The configuration of solar power system 380 must provide a plurality of voltages V1, V2, . . . to meet the specific needs of various elements of buoy electronics 32. By way of example, one such configuration is shown schematically in FIG. 3 for operation with the above-specified transceiver 320 and transmitter 360. In particular, solar panel bank 3802 includes solar panels 3802A, 3802B connected in parallel and 3802C, 3802D connected in parallel. The two parallel combinations are then connected in series with charge controller 3804 which in turn is connected to charge batteries 3806A-3806D of battery bank 3806. Batteries 3806A, 3806B are connected as a parallel combination connected in series with the parallel combination of batteries 3806C, 3806D to provide a V1 (12-volt) and V2 (24-volt) tap. For the illustrative example, each of solar panels 3802A-3802D is a 60 watt solar panel manufactured by Solarex as model MSX-60. Charge controller 3804 is a model CC60D manufactured by Heliotrope General. Each of batteries 3806A-3806D is a gel cell unit model UPS-12-300 manufactured by Johnson Controls. Configured as shown, different voltages V1 and V2 can be tapped from battery bank 3806 as needed depending on the specific needs of buoy electronics 32. Three-terminal, low-dropout voltage regulators (not shown) can be used to provide constant voltages with varying battery conditions for the various components of telemetry buoy 30. Examples of such regulators are the Linear Technology models LT1185 and LT1083.
Status of both buoy 30 and transponder system 20 can also be transmitted back to ship 10 via transceiver 320. For example, as shown in FIG. 2, buoy electronics 32 includes battery voltage sensor 390, temperature sensor 392 and leak detector 394 to provide data to digital controller 350 concerning the battery state of charge, air temperature inside the buoy and moisture content within the buoy. Similarly, transponder system 20 can include sensors (not shown) for detecting conditions (e.g., tilt angle) affecting transponder system 20. Such information would be relayed back to digital controller 350 on signal cable 292. Controller 350 sends received status information via I/O switch 340/RF modem 330 to transceiver 320 for transmission in the 2-16 MHz frequency range.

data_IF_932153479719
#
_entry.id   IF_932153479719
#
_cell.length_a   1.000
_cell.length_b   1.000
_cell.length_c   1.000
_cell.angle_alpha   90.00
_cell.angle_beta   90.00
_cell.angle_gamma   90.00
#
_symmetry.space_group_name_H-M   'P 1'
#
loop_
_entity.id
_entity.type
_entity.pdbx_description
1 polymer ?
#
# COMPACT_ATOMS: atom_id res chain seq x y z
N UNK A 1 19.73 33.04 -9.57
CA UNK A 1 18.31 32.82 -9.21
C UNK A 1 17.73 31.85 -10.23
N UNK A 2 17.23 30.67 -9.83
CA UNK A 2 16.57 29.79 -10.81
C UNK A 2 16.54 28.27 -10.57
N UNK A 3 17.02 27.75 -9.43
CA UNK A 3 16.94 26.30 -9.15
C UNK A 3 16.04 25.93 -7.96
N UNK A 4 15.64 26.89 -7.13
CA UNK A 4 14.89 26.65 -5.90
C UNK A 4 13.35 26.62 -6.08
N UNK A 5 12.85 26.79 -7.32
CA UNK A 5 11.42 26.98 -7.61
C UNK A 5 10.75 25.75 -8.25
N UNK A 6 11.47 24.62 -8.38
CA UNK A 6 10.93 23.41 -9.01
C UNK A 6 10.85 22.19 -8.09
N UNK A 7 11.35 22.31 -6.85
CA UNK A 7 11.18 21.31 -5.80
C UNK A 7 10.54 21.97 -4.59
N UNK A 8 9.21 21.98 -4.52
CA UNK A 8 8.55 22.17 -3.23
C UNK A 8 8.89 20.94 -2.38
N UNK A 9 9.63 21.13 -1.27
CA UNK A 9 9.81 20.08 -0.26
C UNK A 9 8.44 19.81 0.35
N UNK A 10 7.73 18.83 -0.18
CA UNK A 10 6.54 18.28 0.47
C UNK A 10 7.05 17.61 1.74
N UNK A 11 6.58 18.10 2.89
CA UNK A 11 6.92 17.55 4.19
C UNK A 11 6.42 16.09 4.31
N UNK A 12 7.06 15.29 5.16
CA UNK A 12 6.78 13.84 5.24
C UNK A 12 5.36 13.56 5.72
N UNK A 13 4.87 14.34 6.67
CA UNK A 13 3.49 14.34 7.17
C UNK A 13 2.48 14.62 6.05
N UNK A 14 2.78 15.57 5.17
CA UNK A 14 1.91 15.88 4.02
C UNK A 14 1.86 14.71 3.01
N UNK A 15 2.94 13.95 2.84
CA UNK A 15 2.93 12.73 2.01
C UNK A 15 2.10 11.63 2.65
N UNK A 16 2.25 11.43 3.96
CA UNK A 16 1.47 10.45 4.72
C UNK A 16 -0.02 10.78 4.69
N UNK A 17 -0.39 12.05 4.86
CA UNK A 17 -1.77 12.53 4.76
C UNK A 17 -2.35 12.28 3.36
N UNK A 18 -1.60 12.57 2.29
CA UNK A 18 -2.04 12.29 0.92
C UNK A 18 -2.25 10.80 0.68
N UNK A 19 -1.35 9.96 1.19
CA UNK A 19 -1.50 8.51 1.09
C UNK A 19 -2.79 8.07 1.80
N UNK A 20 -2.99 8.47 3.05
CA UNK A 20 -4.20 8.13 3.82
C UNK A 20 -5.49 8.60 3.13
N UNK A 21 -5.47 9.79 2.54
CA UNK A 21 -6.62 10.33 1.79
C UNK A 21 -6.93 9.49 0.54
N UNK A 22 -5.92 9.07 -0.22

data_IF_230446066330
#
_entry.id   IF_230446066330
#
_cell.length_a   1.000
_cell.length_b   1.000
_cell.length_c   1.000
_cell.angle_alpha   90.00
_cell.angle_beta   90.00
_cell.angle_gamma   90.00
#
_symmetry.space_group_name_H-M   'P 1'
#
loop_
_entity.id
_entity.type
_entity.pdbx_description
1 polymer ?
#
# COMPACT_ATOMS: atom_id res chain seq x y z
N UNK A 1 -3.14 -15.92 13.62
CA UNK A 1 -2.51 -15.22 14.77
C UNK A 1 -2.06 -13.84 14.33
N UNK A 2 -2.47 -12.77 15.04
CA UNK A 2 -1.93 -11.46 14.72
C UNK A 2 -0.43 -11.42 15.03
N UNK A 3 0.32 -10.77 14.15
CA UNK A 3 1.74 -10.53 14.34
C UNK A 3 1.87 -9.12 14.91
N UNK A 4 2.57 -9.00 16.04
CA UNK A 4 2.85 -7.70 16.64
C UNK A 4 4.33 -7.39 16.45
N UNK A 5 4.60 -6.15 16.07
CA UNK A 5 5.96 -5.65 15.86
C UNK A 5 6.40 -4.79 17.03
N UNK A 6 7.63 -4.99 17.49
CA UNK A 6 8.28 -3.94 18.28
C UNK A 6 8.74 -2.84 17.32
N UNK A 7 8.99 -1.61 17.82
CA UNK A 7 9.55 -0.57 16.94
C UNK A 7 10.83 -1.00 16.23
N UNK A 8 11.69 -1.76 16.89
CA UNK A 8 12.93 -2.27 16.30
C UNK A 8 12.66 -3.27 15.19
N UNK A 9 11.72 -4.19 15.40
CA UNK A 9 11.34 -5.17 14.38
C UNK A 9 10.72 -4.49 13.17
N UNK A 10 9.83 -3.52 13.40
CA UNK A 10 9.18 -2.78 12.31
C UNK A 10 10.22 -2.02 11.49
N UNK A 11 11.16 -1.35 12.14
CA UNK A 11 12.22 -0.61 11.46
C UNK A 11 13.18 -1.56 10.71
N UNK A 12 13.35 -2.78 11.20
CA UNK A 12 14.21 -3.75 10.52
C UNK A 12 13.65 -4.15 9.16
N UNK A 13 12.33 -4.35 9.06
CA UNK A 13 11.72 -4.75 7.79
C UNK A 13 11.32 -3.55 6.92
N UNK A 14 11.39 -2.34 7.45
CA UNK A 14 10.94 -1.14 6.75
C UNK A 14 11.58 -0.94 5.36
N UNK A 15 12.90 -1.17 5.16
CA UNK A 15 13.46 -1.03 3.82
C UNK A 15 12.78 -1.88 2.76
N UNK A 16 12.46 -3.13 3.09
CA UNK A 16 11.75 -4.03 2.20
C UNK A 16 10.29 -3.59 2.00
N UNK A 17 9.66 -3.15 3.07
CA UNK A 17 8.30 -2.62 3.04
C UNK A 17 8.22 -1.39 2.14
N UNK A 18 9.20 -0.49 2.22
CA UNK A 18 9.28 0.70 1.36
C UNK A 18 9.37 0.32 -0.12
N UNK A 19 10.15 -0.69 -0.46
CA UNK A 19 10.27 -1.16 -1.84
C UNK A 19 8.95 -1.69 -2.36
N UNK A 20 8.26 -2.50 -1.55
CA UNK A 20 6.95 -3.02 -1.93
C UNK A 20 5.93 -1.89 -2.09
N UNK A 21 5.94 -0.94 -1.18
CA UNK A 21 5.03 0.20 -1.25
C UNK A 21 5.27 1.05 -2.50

The advantages of the present invention are numerous. Communication between a remotely located control station and the deep-sea, moored telemetry buoy can be carried on without interference in both directions owing to the wide separation of frequencies used for telemetry uplink and control. The control data frequency range of 2-16 MHz provides high-precision (16-bit) communication needed to control the U.S. Navy's fixed-position PTS. The high-frequency groundwave and skywave propagation in the 2-16 MHz range provides for communication over distances that greatly exceed line-of-sight. The telemetry uplink frequency range of 162-173 MHz provides wideband FM transmission which has a large permissible bandwidth deviation of 75 kHz. The large deviation bandwidth allows for high dynamic range in the FM modulating signal that carries the acoustic tracking information collected by the bottom-mounted transponders. For precision and compatibility with the recently developed PTS, the telemetry buoy operates locally with digital information processing.
It will be understood that many additional changes in the details, materials, steps and arrangement of parts, which have been herein described and illustrated in order to explain the nature of the invention, may be made by those skilled in the art within the principle and scope of the invention as expressed in the appended claims.
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|U.S. Classification||367/6, 367/134|
|International Classification||G01S15/66, G01S7/00, G01S5/00, G01S15/87, G01S19/23, G01S19/20, G01S19/08, G01S5/14|
|Cooperative Classification||G01S5/0027, G01S15/874, G01S15/66, G01S7/006|
|European Classification||G01S7/00R1, G01S5/00R1A, G01S15/87D|
|Nov 3, 1994||AS||Assignment|
Owner name: UNITED STATES OF AMERICA, THE, AS REPRESENTED BY T
Free format text: ASSIGNMENT OF ASSIGNORS INTEREST;ASSIGNOR:HAGERTY, JAMES D.;REEL/FRAME:007188/0460
Effective date: 19940928
|Apr 13, 1999||REMI||Maintenance fee reminder mailed|
|Sep 19, 1999||LAPS||Lapse for failure to pay maintenance fees|
|Nov 30, 1999||FP||Expired due to failure to pay maintenance fee|
Effective date: 19990919